Updated June 26, 2023
Introduction to RabbitMQ
RabbitMQ is one of the most widely used open-source message brokers. It was originally based on the Advanced Message Queuing Protocol (AMQP). Later, it was modified to support Message Queuing Telemetry Transport (MQTT), Streaming Text Oriented Messaging Protocol (STOMP), and several other standard protocols. RabbitMQ has been designed to be used for a variety of messaging scenarios that have developed over the last 25 years. It is well-known for Reliability and Interoperability. Many languages have implemented it, positioning it as one of the best choices for building reliable, large-scale, clustered, resilient messaging infrastructure.
What is RabbitMQ?
The hybrid broker, known as RabbitMQ, is a traditional messaging broker that supports multiple messaging protocols such as AMQP, MQTT, and STOMP. Our platform provides various messaging techniques, such as pub-sub, points-to-point, and request-reply, to meet your requirements. It uses a smart broker/dumb consumer model and focuses on delivering messages to consumers consistently. It offers excellent performance if appropriately configured, supports client libraries in Java, Ruby, .NET, PHP, and many other languages, and offers several plugins that can be added to extend use cases and integration scenarios. Both synchronous and asynchronous modes of communication are available.
It supports a variety of acknowledgments for different use cases and supports transactions across messaging queues. It also allows the segregation of the various transactional semantics (if required). Furthermore, it supports distributed transactions like X/Open XA transactions. It also supports message grouping and idempotent messages. It helps a lot of fine-grain control in terms of accessing queues. One can restrict access to specific queues, manage the depth, and more.
Operations and Security are areas of strength for RabbitMQ. RabbitMQ management plugin offers a browser-based UI for monitoring and management, HTTP UI, and CLI tools for operations. In addition to TLS support, RabbitMQ comes with RBAC having a built-in data store, LDAP, or external HTTPS-based providers.
Why We Use RabbitMQ?
Many web servers utilize RabbitMQ, a messaging broker, extensively to obtain rapid responses instead of executing resource-intensive operations that would otherwise cause users to wait for results. It is also suitable for distributing messages among more than one consumer or load balancing among consumers under high load.
Following are some scenarios where one would prefer using RabbitMQ:
- Your application needs to use a combination of different messaging protocols like STOMP, AMQP, MQTT, etc.
- It would help to have finer and more consistent control on a per-message basis.
- Your application needs multiple messaging techniques like pub/sub, point-to-point, request/reply, etc.
- It is useful when running the same job on a specific server, group of servers, or all servers. The application sends one message, and the exchange will route it. This is possible due to the powerful routing capability of RabbitMQ.
- If you need to integrate your messaging broker with existing IT infrastructure, RabbitMQ is the one to go with.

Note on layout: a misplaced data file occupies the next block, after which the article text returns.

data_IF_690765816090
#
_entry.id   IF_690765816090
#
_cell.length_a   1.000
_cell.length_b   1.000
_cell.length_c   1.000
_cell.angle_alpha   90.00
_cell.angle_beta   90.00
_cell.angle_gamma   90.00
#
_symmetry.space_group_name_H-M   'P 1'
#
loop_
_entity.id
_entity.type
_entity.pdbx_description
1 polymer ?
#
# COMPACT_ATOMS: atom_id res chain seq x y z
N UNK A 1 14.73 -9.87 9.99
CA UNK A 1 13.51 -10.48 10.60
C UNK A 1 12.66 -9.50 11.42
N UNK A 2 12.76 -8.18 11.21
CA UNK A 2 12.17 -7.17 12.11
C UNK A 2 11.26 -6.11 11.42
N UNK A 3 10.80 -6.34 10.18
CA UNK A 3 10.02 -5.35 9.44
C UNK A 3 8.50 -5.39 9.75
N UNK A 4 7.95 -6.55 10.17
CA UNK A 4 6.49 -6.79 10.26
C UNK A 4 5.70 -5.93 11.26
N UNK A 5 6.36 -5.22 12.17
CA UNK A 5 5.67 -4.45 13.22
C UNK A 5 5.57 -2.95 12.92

RabbitMQ can also be used with Cassandra (No-SQL) if your application is required to run on stream history, and you can also use LevelDB plugin if your application needs to use Infinite Queue.
What Can We Do with RabbitMQ?
Messaging allows applications to connect and scale up. Applications can connect as parts of a larger application or end-user devices and data. RabbitMQ is a messaging broker- an intermediate entity for messaging. It provides a common platform for your applications to send and receive messages and a safe place for your messages to live until consumed.
It offers the following features:
- Reliability: It offers several features that allow you to trade off performance with reliability, and delivery acknowledgments, including persistence, high availability, and publish confirms.
- Flexible Routing: Exchanges receive messages and then route them to queues. It offers several predefined exchanges for various use cases. You can define more complex routing by binding exchanges or defining your exchange type as a plugin.
- Clustering: Two or more RabbitMQ servers on the local network can be clustered together, forming a single large broker.
- Federation: For certain use cases, servers may require a looser and less reliable connection than what clustering allows. RabbitMQ offers a federation model for such cases.
- Highly Available Queue: Queues can be replicated across several cluster nodes, ensuring that messages are safe even during hardware failure.
- Multi-Protocol: It supports several of the messaging protocols.
- Management-UI: RabbitMQ has an easy-to-use Management UI that helps smooth control and monitor every broker aspect.
- Tracing: If the system misbehaves, RabbitMQ offers to trace support to find out what is breaking the system.
- Plugin System: It comes with various plugins; you can also write a custom plugin to meet requirements.
The industry widely uses RabbitMQ due to its support for complex routing. It has been adopted by many big companies/organizations like JP Morgan, NASA (for Nebula Cloud Computing), and Google. It also finds usage in India’s Aadhar Project, the largest biometric database in the world.
This is a guide to What is RabbitMQ. Here we discuss why we use RabbitMQ, what we can do with it, and its features. You may also have a look at the following articles to learn more –